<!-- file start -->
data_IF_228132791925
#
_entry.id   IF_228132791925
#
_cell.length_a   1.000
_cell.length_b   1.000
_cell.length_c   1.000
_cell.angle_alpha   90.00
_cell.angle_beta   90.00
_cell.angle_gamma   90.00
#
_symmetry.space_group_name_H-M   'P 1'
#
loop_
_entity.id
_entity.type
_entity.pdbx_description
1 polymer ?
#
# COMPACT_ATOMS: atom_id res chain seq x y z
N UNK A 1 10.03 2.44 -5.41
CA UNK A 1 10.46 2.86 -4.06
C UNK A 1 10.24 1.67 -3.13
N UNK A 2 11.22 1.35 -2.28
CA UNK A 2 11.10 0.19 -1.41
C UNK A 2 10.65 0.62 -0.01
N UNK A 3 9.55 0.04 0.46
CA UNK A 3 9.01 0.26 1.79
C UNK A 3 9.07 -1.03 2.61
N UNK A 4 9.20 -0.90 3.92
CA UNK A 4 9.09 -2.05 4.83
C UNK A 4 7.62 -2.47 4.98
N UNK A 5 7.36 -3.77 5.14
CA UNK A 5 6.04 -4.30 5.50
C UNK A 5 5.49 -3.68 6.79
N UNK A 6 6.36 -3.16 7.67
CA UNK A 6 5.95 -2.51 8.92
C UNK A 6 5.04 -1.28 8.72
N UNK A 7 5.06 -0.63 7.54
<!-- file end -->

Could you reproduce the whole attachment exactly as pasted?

data_IF_228132791925
#
_entry.id   IF_228132791925
#
_cell.length_a   1.000
_cell.length_b   1.000
_cell.length_c   1.000
_cell.angle_alpha   90.00
_cell.angle_beta   90.00
_cell.angle_gamma   90.00
#
_symmetry.space_group_name_H-M   'P 1'
#
loop_
_entity.id
_entity.type
_entity.pdbx_description
1 polymer ?
#
# COMPACT_ATOMS: atom_id res chain seq x y z
N UNK A 1 10.03 2.44 -5.41
CA UNK A 1 10.46 2.86 -4.06
C UNK A 1 10.24 1.67 -3.13
N UNK A 2 11.22 1.35 -2.28
CA UNK A 2 11.10 0.19 -1.41
C UNK A 2 10.65 0.62 -0.01
N UNK A 3 9.55 0.04 0.46
CA UNK A 3 9.01 0.26 1.79
C UNK A 3 9.07 -1.03 2.61
N UNK A 4 9.20 -0.90 3.92
CA UNK A 4 9.09 -2.05 4.83
C UNK A 4 7.62 -2.47 4.98
N UNK A 5 7.36 -3.77 5.14
CA UNK A 5 6.04 -4.30 5.50
C UNK A 5 5.49 -3.68 6.79
N UNK A 6 6.36 -3.16 7.67
CA UNK A 6 5.95 -2.51 8.92
C UNK A 6 5.04 -1.28 8.72
N UNK A 7 5.06 -0.63 7.54